A New York Times article published Tuesday suggests that the focus of the 2012 presidential campaign has shifted away from the economy this week. With a cavalcade of political faux pas, the media has quelled economic discussions to make way for stories like Joe Biden’s “back in chains” comment and Mitt Romney’s “take your campaign of hate back to Chicago” response. There was no time to talk about stagnant growth with stories like Todd Akin’s “legitimate rape” gaffe and a skinny dip in the Sea of Galilee chewing up airtime. Even Romney’s vice presidential selection of Paul Ryan, whose Budget Committee background could have refocused the debate on the economy, seems to be centering the discussion on Medicare and not the budget. Social and gossip stories are beginning to influence voters as much, if not more, than analyses of who has a better plan to pay off our nearly $16 trillion debt.
It is accepted political lore that voters care most about the economy when choosing their presidential candidate. No president has ever won reelection in economic circumstances similar to those in which President Obama finds himself for this campaign. And indeed the Obama campaign strategy has appeared to focus more on social issues and not on plans to reinvigorate domestic growth. It would appear as though this was a good week for the Obama campaign. Two questions arise from this recent diffused media focus: Is the economy less important to voters than it has been in the past? And should the Obama campaign fear the economy in the first place?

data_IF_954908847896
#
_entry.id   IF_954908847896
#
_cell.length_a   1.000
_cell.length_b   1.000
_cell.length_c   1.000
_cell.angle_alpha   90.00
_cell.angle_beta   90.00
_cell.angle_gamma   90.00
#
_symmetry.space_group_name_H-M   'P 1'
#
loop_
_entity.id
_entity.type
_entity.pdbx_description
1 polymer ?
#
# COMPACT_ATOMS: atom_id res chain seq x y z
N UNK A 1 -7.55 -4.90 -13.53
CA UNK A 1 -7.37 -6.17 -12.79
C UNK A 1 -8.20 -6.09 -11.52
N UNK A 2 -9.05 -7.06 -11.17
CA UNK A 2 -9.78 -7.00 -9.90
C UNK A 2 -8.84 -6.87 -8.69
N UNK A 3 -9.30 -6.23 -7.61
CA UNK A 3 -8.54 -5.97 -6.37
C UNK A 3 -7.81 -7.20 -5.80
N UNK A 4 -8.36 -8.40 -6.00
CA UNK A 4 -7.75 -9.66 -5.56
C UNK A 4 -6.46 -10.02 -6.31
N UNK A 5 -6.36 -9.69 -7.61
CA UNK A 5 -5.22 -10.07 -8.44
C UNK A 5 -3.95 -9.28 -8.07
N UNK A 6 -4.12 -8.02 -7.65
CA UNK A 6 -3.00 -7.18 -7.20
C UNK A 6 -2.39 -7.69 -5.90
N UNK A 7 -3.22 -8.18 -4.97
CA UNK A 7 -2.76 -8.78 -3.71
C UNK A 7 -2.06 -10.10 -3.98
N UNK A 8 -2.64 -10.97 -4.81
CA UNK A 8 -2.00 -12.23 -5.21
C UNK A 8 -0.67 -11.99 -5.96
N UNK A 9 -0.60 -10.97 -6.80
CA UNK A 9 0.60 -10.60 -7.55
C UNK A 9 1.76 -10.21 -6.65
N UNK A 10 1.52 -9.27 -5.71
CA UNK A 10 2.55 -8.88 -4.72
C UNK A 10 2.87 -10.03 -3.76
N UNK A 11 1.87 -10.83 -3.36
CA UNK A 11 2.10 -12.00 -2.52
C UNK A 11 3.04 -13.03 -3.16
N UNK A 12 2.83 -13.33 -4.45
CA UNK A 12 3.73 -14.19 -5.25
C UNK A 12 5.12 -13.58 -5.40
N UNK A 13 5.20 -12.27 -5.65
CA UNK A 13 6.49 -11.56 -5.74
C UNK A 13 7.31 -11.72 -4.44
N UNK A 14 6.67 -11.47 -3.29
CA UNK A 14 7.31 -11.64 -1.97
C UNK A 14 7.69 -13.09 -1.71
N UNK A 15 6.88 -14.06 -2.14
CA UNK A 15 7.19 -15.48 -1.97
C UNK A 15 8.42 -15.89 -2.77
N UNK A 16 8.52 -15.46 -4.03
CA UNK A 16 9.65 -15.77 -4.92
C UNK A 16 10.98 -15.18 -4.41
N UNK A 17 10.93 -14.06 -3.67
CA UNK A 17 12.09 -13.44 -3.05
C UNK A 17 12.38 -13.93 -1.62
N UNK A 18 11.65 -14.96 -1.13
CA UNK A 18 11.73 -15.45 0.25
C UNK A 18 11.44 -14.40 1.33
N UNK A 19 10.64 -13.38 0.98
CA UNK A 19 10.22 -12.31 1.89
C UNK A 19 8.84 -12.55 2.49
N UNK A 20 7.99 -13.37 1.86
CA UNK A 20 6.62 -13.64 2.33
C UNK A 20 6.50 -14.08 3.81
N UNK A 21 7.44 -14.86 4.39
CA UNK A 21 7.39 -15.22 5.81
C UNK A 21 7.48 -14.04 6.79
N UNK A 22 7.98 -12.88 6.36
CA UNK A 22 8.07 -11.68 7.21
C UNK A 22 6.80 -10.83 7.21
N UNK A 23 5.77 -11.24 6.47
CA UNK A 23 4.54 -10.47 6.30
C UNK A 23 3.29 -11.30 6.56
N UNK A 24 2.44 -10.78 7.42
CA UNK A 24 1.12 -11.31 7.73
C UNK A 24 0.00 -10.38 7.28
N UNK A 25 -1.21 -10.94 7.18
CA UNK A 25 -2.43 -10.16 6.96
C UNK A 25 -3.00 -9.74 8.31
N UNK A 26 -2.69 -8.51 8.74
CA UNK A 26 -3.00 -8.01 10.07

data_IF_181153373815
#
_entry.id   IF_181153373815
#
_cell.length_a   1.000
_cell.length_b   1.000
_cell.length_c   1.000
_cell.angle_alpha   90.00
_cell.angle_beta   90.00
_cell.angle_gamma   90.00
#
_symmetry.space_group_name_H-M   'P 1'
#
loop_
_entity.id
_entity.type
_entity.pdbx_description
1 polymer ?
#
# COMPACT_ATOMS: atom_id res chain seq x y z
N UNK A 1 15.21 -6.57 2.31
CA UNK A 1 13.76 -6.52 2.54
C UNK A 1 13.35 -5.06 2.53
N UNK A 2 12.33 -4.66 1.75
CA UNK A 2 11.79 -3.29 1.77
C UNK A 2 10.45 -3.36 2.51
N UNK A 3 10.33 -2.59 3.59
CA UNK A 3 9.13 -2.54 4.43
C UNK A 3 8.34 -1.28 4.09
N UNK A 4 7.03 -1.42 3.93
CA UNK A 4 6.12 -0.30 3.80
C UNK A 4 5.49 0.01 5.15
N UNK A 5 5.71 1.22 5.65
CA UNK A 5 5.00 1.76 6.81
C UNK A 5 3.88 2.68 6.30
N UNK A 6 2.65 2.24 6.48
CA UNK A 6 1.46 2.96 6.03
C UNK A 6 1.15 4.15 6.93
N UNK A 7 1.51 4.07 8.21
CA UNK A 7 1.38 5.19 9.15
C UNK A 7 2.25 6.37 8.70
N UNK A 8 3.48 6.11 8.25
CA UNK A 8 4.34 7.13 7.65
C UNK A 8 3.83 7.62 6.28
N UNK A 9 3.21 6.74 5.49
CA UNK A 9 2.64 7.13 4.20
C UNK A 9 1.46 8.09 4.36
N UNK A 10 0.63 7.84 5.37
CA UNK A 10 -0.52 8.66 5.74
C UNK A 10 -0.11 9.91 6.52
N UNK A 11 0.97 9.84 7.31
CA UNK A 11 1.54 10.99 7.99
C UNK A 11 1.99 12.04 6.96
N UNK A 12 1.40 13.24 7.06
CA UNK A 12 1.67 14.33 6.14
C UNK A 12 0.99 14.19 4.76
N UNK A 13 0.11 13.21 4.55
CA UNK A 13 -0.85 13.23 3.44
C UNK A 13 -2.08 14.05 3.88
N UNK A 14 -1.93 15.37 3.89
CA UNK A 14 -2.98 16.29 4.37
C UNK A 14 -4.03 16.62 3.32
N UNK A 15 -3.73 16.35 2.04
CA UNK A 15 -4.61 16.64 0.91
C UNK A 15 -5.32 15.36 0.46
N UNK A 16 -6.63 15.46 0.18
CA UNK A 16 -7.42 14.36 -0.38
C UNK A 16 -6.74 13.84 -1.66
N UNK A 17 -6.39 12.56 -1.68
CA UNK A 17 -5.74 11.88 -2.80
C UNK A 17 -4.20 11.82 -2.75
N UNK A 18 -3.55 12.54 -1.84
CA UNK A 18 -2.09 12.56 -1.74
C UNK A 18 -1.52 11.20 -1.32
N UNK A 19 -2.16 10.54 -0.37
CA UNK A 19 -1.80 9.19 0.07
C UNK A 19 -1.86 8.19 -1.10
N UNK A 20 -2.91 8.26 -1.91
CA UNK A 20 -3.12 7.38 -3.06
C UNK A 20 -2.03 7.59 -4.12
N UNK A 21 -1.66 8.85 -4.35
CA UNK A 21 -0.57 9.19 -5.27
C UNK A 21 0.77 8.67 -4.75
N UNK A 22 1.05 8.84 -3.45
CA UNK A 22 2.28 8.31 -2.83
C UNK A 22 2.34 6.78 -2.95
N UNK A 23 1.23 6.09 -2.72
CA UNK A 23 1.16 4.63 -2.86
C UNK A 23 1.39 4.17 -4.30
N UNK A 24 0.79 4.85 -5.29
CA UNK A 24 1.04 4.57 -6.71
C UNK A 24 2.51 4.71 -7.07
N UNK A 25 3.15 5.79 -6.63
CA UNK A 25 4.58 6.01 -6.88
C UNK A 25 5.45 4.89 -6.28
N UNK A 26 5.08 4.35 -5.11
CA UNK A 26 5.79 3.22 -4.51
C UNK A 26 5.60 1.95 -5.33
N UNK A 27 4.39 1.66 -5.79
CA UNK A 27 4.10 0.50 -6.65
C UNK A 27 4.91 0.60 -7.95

Perhaps voters are getting tired of hearing about the economy. This election cycle does make this topic a difficult one on which to focus. No one really knows who to blame for our economic woes. On one hand the Obama camp can point fingers at the Bush administration for costly tax cuts and foreign wars, and claim that the president prevented an even worse situation. On the other hand, the Romney camp can rightly point out that the president has not lived up to his promise to cut the inherited deficit in half by the end of his first term. No one can deny that our financial situation is precarious. While there are many important issues in this campaign, the economy should not fade from the limelight.
However, the Obama campaign should not shirk from economic questions should the economy return to the center of our collective attention. By brushing off economic questions, it makes it appear as though political opponents are correct in their blaming economic turmoil entirely on the Obama administration. An effective Obama campaign will face challenging questions regarding the economy and refer to the data that is out there supporting the president’s economic actions.
There is an old adage that goes something like, “Ask the advice of two economists and you'll get three opinions.” The point being that economics is a fluid science that can be interpreted in several ways. The Obama administration can and should argue that their economic plan is working.